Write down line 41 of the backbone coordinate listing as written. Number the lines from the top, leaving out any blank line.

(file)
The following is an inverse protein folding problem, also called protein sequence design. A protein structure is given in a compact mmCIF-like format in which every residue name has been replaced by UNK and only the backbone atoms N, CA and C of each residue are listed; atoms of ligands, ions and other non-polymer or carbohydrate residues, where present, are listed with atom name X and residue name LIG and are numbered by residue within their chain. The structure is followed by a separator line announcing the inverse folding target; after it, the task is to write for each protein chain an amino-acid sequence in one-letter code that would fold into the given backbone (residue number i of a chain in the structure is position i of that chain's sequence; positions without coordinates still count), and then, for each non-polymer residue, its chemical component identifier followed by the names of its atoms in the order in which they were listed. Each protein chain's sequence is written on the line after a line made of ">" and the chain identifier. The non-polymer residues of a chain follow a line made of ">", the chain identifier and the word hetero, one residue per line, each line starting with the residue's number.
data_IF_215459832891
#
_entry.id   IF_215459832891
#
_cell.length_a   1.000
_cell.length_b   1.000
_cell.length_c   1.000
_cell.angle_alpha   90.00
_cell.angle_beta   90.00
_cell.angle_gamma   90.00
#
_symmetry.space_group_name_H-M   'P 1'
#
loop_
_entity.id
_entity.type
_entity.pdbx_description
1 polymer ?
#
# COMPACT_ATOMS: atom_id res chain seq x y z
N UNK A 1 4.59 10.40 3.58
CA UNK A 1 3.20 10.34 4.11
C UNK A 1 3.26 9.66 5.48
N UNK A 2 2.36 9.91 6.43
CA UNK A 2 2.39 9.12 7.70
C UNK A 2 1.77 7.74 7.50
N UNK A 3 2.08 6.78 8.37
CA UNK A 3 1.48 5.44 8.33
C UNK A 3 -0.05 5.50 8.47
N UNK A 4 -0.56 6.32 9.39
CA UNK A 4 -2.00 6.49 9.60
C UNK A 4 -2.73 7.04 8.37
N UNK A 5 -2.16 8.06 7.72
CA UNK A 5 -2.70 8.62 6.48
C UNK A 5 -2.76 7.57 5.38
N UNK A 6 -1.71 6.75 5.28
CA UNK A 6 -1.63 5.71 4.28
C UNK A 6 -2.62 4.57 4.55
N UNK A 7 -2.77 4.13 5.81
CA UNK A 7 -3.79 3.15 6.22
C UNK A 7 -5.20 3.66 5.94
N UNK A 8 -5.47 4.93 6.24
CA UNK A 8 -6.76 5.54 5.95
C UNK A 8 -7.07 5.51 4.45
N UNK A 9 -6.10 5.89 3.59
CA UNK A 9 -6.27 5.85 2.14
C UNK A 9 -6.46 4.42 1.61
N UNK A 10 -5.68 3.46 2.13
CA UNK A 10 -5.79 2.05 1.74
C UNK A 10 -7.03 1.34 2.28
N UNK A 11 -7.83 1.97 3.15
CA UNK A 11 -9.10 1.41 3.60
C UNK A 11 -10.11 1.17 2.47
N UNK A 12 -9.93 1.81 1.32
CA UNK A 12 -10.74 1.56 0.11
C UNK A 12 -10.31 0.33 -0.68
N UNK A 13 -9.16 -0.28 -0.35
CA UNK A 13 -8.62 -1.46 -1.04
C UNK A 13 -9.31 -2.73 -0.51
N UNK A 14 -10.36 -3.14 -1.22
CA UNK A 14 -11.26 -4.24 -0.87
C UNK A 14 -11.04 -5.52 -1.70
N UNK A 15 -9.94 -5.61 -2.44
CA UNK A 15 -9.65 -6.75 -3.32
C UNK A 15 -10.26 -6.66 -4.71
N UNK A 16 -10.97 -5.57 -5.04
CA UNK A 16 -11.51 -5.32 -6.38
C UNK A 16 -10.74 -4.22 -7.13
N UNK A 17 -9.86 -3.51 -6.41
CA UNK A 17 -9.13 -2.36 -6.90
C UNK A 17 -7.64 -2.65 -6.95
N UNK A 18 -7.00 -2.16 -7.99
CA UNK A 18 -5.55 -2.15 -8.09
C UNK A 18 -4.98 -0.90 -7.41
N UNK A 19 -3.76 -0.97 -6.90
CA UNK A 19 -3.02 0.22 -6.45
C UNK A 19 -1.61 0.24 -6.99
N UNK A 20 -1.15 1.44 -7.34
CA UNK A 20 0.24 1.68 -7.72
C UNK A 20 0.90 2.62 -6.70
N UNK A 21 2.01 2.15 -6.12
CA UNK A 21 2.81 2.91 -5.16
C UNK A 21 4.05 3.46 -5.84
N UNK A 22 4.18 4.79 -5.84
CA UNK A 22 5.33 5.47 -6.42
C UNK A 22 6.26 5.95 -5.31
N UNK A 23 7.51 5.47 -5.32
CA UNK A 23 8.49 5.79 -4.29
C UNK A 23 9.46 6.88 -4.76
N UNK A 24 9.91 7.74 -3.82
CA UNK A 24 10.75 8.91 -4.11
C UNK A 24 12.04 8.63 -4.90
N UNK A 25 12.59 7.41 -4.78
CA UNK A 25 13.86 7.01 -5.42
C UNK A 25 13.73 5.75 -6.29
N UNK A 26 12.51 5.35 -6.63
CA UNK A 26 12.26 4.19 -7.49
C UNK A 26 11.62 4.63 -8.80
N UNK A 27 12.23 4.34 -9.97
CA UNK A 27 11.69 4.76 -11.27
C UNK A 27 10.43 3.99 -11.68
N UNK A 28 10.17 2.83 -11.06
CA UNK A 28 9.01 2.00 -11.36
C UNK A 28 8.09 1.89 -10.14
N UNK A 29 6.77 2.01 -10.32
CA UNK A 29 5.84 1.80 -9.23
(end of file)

CA UNK A 7 -3.79 3.15 6.22